Trumpeter Dizzy Gillespie didn’t just co-lead a musical revolution. He did it with style. While alto saxophonist Charlie Parker was said to perform “as though his shoes were nailed to the floor,” Gillespie hammed it up onstage. And what came out of his horn – with the bell bent skyward – were some of the most hyper-modern sounds in jazz history. Bird and Diz may have had opposite demeanors, but their friction sparked a new musical paradigm. Together, they took danceable swing music, added an ocean of harmonic information, and hit the accelerator.
Gillespie’s showmanship didn’t make him any less studious – far from it. A natural teacher with an encyclopedic knowledge of harmony, Gillespie understood the importance of passing on his discoveries to new generations. His disciples included Miles Davis and Lee Morgan; the latter even copied his bent-trumpet style in tribute. Gillespie’s career lasted half a century, encompassing big bands and small bands. Oh, and you can thank him for jazz fashion, too; if bebop conjures images of berets and spectacles, that’s because Diz rocked them first.
If you’re unfamiliar with bebop, Parker is the first figure to check out. His influence was so vast that music itself couldn’t contain it; painters, poets, and graphic novelists are still trying to wrap their heads around him. Gillespie was his most crucial co-conspirator, one partly responsible for proliferating a new harmonic and rhythmic vocabulary. In short, without Gillespie, jazz would look and sound very different today – and lack some of its boundless joy, too.
“Dizzy needed Bird’s melodic genius, and I think Dizzy gave Bird more harmonic meat on the bone so he could deal with it,” trumpeter and cornetist Graham Haynes says. “I think Dizzy didn’t get the credit for the genius he had because he was like a comedian, a stand-up type of guy. Bird would just play. He didn’t talk to the audience. He would if he had to, but it was very brief. Dizzy was kind of like Louis Armstrong; he had to communicate with the audience and make them feel at ease.”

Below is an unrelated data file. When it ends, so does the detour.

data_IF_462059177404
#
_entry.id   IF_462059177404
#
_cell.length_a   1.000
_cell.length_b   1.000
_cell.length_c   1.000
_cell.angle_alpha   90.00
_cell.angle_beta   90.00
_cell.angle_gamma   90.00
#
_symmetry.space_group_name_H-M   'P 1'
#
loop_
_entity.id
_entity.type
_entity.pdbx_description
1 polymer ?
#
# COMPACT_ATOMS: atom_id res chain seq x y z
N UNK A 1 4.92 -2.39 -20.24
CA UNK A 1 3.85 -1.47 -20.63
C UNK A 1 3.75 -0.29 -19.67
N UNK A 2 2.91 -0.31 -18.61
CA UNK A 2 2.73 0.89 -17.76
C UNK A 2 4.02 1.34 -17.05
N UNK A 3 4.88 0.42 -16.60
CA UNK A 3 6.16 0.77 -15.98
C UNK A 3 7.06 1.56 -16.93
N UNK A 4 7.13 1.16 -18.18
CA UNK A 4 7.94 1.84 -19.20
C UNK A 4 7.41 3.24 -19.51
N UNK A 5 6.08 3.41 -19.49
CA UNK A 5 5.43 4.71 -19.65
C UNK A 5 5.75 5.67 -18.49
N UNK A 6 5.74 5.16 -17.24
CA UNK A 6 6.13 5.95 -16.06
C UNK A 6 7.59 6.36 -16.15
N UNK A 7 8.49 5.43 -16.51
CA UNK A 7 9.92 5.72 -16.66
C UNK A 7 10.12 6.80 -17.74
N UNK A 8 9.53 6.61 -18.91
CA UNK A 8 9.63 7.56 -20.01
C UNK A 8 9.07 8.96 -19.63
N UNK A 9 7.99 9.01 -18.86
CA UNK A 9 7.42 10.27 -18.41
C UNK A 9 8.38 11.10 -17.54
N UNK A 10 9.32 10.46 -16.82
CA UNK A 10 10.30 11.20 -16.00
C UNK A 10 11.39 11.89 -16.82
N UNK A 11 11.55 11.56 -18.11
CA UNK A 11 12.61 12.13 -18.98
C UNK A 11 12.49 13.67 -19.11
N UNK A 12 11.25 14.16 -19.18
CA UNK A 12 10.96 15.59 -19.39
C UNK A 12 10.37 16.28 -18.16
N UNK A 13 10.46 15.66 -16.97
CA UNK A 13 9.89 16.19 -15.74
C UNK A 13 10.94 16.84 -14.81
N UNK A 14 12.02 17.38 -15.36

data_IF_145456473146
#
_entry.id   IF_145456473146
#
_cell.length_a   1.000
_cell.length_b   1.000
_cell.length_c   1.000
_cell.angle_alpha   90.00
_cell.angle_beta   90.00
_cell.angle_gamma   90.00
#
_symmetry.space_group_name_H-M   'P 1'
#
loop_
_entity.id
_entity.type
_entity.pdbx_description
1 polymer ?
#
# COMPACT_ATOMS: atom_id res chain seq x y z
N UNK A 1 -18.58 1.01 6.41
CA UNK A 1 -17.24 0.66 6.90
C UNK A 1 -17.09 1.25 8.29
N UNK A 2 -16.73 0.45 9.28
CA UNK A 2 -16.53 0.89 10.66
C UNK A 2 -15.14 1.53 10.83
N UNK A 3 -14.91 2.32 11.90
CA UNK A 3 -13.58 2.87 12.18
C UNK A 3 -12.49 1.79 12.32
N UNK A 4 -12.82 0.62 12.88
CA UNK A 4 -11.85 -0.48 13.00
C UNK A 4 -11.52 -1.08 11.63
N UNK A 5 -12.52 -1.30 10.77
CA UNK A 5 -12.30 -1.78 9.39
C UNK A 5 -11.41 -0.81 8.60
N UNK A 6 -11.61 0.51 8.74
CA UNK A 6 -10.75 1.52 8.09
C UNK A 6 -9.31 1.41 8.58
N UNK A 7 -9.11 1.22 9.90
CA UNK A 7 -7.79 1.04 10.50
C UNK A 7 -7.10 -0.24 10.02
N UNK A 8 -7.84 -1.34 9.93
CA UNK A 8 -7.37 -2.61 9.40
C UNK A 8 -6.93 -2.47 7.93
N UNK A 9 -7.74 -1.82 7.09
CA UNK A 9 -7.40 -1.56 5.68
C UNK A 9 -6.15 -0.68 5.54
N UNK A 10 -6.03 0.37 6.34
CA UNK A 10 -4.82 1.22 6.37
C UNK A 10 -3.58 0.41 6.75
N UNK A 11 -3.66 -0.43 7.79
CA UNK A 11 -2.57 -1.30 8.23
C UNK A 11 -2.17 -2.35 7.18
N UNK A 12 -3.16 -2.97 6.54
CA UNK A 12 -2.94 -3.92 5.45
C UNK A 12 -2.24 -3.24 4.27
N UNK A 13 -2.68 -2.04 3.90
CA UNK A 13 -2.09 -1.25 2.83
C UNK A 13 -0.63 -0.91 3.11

John Birks “Dizzy” Gillespie was born in 1917 in Cheraw, South Carolina, as the youngest of nine children (“Only seven of us lived long enough to get a name,” he darkly noted in his 1979 memoir To Be, Or Not… To Bop.). His relationship with his bricklayer father, James Gillespie, went about as deep as the weekly beatings he doled out on his children. But James also played piano in a band and stored their instruments in their living room.
When Dizzy was 10, his father died, by which time he had tried just about every instrument in the house. His education continued by way of trumpet and piano, and when the Gillespie family moved to Philadelphia in 1935, Diz soon began playing in clubs. While in Frankie Fairfax’s band, he learned many of the solos by the trumpeter who would become his idol and primary influence: Roy Eldridge.
Two years later, Gillespie moved east to New York to join Lucky Millender’s band and ended up with Teddy Hill’s group instead. After cycling through several other ensembles, he got a break and joined Cab Calloway’s band in 1939. Soon after, Gillespie recorded his first major track alongside some of the most pivotal musicians of the day in Lionel Hampton’s group.
The big band leader
In September 1939, Gillespie recorded the swinging “Hot Mallets” with Hampton, tenor saxophonists Ben Webster, Coleman Hawkins, Chu Berry, and alto saxophonist Benny Carter.
As Ted Gioia lays out in 1997’s The History of Jazz, another crucial aspect of this period in Gillespie’s life were jam sessions with Bird, pianist Thelonious Monk, and drummer Kenny Clarke at Minton’s and Monroe’s Uptown House in New York. At the time, the old guard was hostile to the new sound they were making; Calloway denigrated it as “Chinese music.”
In 1941, Calloway’s new trumpeter Jonah Jones fired a spitball at him on the bandstand. The leader turned on an innocent Dizzy, who retaliated by pulling a blade on him backstage and cutting him. Just like that, Gillespie was out.
Gillespie didn’t have much problem finding more work, though. He went on to play with luminaries from Benny Carter to Woody Herman, eventually joining Earl Hines’ band as a musical director. While with Hines, Gillespie composed the fiery “A Night in Tunisia.” The 1946 version of this tune with tenor saxophonist Don Byas and vibraphonist Milt Jackson was inducted into the Grammy Hall of Fame in 2004.
Gillespie also worked with the brilliant pianist and composer Mary Lou Williams, who arranged “In the Land of Oo-Bla-Dee” for his band in 1949. In his memoir, he praised her as “always in the vanguard of harmony.”
Gillespie recorded many versions of “Tunisia” over the years, and some of jazz’s greatest hard bop artists gave it a go, too. On their 1960 album A Night in Tunisia, Art Blakey and the Jazz Messengers supercharged it into a ferocious drum showcase.
Also worth checking out from Gillespie’s big-band recordings: his elegiac take on “I Remember Clifford,” which the tenor saxophonist Benny Golson wrote in tribute to the fallen trumpeter Clifford Brown, from 1957’s Dizzy Gillespie at Newport.
The bebop pioneer
1945 was a pivotal year for Gillespie. That February, he recorded defining versions of his compositions “Groovin’ High” and “Blue ‘n’ Boogie” with a sextet that included tenor saxophone great Dexter Gordon.